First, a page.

Blog

read it, tweet it, pin it, love it

The rumors aren’t true: The French language

I believe it was Rousseau who wrote that the French language was logical and rational (but I can’t find the quote right now- anyone want to do that for me?) at a time when logic and rationality were very fashionable. Learners of French prepositions and personal pronouns (among many other concepts) would beg to differ. Common complaints list the irregularity of forms and spellings, the verbal system, and grammatical concepts that don’t exist in English. So which is it: is French the language of enlightenment and reason, or is it a chaotic mess of nonsense designed to ruin your life?

I’m going to spoil the anticipation and tell you that it’s neither. What you need to understand is that French is just another human language; it’s not particularly special or unique in any way, either in its features or its history. In fact, when compared with languages like Navajo or Arabic, French practically looks like “English with a silly accent”. Or vice-versa.

exceptional

Ferdinand de Saussure, a Swiss dude who wrote in French, influenced the field of modern linguistics a ton. One of his best-known and most thoroughly-debated ideas is l’arbitraire du signe (the arbitrariness of the sign). To put it simple, this idea states that, for example, there is nothing naturally dog-like about the word ‘dog’, or chien, or كلب or any word you like that means dog. It’s just sounds which, by the unspoken agreement of speakers of a language, symbolizes the real-world creature which we call ‘dog’ in English.

So there’s nothing logical about most words. How about stringing them together into grammatical sentences? I hate to break it to you, but this is another area in which things appear to be pretty arbitrary. Take the idea of basic sentence order: different languages use different orders for subjects (S), objects (O), and verbs (V). SOV / SVO / VSO / VOS / OSV / OVS— all of these are possible orders for the basic parts of a sentence. There’s nothing more or less logical about any of the possible orders.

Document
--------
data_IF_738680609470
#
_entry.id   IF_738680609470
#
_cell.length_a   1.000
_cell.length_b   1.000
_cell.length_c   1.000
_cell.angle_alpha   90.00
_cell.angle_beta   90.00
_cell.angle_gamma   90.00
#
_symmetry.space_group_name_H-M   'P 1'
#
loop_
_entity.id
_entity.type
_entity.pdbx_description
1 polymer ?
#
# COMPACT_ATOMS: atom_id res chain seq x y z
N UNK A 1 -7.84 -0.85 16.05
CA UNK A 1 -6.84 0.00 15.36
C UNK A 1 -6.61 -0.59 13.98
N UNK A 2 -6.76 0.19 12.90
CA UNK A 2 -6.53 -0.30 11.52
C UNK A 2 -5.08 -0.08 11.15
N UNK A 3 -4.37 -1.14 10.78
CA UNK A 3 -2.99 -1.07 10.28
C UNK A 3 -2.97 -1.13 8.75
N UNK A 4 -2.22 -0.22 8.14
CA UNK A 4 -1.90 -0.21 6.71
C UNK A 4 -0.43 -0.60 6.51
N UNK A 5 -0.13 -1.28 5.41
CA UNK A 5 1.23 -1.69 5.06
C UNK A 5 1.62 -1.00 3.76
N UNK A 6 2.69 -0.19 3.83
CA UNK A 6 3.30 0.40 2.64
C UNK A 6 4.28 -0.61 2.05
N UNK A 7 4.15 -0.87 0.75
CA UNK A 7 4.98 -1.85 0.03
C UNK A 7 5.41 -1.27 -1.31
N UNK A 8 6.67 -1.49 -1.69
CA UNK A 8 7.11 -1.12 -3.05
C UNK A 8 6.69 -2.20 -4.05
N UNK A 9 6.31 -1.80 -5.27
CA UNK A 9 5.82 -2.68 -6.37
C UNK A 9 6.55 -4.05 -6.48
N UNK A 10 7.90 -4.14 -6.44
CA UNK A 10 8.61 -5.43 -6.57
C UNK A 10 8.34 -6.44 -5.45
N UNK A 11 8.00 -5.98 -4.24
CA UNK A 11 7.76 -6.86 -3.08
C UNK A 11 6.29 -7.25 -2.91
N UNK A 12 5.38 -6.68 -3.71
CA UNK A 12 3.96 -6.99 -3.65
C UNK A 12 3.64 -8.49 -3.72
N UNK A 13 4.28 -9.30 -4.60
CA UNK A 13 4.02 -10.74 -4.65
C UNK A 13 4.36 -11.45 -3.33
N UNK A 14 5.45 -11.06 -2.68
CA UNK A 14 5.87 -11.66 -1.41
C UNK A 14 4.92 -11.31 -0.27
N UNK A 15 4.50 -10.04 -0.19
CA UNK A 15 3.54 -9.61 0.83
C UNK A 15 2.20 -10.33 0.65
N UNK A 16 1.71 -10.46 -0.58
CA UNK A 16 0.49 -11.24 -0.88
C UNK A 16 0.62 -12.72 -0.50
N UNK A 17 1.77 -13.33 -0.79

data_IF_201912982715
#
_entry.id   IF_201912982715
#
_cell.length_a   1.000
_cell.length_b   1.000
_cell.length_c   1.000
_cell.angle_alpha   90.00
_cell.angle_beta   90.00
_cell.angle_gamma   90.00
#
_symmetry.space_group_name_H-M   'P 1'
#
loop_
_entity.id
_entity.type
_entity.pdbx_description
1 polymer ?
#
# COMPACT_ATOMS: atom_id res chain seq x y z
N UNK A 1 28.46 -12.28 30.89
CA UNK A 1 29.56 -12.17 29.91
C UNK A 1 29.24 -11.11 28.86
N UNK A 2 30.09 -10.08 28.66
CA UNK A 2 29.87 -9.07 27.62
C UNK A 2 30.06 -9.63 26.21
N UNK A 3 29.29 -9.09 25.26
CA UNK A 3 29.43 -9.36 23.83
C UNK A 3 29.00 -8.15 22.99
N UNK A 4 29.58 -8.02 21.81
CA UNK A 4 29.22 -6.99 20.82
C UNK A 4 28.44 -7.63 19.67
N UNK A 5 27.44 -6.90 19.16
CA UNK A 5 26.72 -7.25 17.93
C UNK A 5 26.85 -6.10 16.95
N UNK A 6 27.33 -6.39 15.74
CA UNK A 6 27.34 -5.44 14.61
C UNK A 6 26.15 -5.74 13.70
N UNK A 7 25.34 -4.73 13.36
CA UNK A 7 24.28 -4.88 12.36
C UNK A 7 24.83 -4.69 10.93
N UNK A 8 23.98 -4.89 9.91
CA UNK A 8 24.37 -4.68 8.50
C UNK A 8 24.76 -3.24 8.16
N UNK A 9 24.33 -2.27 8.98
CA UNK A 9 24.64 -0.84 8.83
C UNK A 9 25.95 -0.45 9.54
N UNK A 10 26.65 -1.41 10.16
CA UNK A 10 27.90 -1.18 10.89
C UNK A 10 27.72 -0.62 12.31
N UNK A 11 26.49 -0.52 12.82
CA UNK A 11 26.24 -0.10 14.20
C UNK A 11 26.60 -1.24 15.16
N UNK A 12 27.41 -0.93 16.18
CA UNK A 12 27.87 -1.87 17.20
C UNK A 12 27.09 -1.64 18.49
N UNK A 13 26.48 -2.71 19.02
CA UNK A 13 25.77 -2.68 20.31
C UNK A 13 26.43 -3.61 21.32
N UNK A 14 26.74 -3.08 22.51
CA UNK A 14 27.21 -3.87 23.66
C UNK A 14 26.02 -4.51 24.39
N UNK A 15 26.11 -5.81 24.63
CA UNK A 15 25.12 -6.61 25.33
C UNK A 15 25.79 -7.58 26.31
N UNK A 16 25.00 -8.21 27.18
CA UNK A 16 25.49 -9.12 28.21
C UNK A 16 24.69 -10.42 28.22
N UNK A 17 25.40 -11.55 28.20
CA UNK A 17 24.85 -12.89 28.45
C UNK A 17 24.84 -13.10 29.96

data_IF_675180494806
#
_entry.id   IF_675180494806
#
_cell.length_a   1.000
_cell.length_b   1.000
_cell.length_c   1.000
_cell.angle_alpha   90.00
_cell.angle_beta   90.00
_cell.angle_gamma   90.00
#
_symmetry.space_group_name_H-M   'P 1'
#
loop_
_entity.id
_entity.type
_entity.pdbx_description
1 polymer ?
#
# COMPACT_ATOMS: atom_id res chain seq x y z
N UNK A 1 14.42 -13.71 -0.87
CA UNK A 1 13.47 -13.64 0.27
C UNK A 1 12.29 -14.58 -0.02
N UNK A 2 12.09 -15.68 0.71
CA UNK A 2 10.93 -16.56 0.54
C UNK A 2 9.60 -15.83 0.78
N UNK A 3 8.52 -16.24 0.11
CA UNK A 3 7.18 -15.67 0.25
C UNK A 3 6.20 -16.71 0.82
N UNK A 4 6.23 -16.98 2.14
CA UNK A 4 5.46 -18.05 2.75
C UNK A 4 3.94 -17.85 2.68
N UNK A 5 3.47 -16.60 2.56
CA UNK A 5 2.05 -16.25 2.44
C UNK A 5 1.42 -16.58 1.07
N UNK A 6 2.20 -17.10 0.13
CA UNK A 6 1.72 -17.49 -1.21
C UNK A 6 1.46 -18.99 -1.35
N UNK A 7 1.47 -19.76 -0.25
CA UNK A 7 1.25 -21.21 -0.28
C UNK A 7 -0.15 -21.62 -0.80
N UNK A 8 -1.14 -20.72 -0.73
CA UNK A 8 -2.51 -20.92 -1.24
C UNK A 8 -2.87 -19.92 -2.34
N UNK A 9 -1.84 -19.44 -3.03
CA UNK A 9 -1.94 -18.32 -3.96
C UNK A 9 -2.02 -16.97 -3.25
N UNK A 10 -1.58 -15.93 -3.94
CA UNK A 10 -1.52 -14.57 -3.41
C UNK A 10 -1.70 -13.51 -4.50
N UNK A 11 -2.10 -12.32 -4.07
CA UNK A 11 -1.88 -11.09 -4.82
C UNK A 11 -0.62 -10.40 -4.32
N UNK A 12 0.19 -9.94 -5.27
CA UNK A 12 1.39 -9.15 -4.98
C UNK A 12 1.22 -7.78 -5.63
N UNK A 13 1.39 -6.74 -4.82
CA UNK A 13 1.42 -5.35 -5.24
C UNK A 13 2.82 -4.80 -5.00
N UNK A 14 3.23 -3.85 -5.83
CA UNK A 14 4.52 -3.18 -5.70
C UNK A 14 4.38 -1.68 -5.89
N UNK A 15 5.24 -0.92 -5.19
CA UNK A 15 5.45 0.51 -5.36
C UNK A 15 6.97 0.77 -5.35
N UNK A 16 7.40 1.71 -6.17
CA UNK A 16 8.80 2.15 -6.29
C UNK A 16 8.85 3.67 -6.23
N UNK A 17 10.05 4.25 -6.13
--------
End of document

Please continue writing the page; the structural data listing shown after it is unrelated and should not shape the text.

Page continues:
OK, so if vocabulary and grammar are arbitrary, what does that say about logic vs. chaos? In relative terms, languages are more or less equal in their chaos. In absolute terms, yeah, they’re all crazy and weird, but in different ways. If languages weren’t adequate for their speakers, they (the speakers) would either change them or pick a different language.

That doesn’t mean that all languages are equally hard to learn. But the biggest factor that changes how hard they are is the language you’re coming from, and how similar or different it is to/from the language you’re trying to learn. English to French? Not so bad, because they have a lot of vocabulary, grammar, and history in common. English to Tshiluba? (That’s a real language, spoken in the Congo, by the way) They’re two unrelated languages with very little history in common. The grammar and vocabulary are very different, and so it’s going to be a bit tougher.

Now you know: everyone is wrong. French isn’t logical, and it isn’t a total mess. Like pretty much all human languages, it does what it needs to do for its speakers. It does OK.

google analytics code: